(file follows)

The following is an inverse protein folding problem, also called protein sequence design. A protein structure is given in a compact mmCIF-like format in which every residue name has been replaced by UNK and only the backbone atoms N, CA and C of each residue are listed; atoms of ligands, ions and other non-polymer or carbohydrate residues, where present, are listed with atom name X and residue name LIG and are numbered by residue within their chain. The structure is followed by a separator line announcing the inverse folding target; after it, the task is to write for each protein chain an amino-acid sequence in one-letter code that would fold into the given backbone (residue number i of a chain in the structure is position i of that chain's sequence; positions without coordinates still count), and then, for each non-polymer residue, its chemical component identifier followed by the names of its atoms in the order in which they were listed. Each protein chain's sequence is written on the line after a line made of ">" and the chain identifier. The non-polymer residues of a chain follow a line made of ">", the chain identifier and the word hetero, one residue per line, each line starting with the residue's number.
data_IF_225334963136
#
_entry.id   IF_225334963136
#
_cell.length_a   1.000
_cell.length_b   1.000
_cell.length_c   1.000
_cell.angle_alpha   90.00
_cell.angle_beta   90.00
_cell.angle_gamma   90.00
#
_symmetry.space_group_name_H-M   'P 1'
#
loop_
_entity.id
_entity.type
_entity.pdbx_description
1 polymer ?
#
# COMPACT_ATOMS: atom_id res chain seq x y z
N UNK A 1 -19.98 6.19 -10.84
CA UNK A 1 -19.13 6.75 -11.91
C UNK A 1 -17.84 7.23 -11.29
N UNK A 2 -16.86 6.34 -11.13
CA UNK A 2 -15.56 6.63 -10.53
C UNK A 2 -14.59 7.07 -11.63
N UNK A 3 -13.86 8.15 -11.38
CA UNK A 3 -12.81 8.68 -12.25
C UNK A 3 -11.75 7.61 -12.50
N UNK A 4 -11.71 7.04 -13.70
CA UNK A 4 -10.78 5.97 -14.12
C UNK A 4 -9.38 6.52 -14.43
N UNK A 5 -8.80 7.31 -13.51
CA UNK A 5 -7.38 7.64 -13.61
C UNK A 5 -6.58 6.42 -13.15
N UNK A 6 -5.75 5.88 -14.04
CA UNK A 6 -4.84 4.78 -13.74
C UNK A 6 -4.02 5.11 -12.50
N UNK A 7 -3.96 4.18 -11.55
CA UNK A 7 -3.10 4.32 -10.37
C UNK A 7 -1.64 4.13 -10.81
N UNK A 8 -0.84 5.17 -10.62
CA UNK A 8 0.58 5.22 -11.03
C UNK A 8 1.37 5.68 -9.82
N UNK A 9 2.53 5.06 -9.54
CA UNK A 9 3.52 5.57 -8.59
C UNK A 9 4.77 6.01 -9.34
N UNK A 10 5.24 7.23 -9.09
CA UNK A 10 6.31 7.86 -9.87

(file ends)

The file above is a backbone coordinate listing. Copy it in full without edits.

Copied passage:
The following is an inverse protein folding problem, also called protein sequence design. A protein structure is given in a compact mmCIF-like format in which every residue name has been replaced by UNK and only the backbone atoms N, CA and C of each residue are listed; atoms of ligands, ions and other non-polymer or carbohydrate residues, where present, are listed with atom name X and residue name LIG and are numbered by residue within their chain. The structure is followed by a separator line announcing the inverse folding target; after it, the task is to write for each protein chain an amino-acid sequence in one-letter code that would fold into the given backbone (residue number i of a chain in the structure is position i of that chain's sequence; positions without coordinates still count), and then, for each non-polymer residue, its chemical component identifier followed by the names of its atoms in the order in which they were listed. Each protein chain's sequence is written on the line after a line made of ">" and the chain identifier. The non-polymer residues of a chain follow a line made of ">", the chain identifier and the word hetero, one residue per line, each line starting with the residue's number.
data_IF_225334963136
#
_entry.id   IF_225334963136
#
_cell.length_a   1.000
_cell.length_b   1.000
_cell.length_c   1.000
_cell.angle_alpha   90.00
_cell.angle_beta   90.00
_cell.angle_gamma   90.00
#
_symmetry.space_group_name_H-M   'P 1'
#
loop_
_entity.id
_entity.type
_entity.pdbx_description
1 polymer ?
#
# COMPACT_ATOMS: atom_id res chain seq x y z
N UNK A 1 -19.98 6.19 -10.84
CA UNK A 1 -19.13 6.75 -11.91
C UNK A 1 -17.84 7.23 -11.29
N UNK A 2 -16.86 6.34 -11.13
CA UNK A 2 -15.56 6.63 -10.53
C UNK A 2 -14.59 7.07 -11.63
N UNK A 3 -13.86 8.15 -11.38
CA UNK A 3 -12.81 8.68 -12.25
C UNK A 3 -11.75 7.61 -12.50
N UNK A 4 -11.71 7.04 -13.70
CA UNK A 4 -10.78 5.97 -14.12
C UNK A 4 -9.38 6.52 -14.43
N UNK A 5 -8.80 7.31 -13.51
CA UNK A 5 -7.38 7.64 -13.61
C UNK A 5 -6.58 6.42 -13.15
N UNK A 6 -5.75 5.88 -14.04
CA UNK A 6 -4.84 4.78 -13.74
C UNK A 6 -4.02 5.11 -12.50
N UNK A 7 -3.96 4.18 -11.55
CA UNK A 7 -3.10 4.32 -10.37
C UNK A 7 -1.64 4.13 -10.81
N UNK A 8 -0.84 5.17 -10.62
CA UNK A 8 0.58 5.22 -11.03
C UNK A 8 1.37 5.68 -9.82
N UNK A 9 2.53 5.06 -9.54
CA UNK A 9 3.52 5.57 -8.59
C UNK A 9 4.77 6.01 -9.34
N UNK A 10 5.24 7.23 -9.09
CA UNK A 10 6.31 7.86 -9.87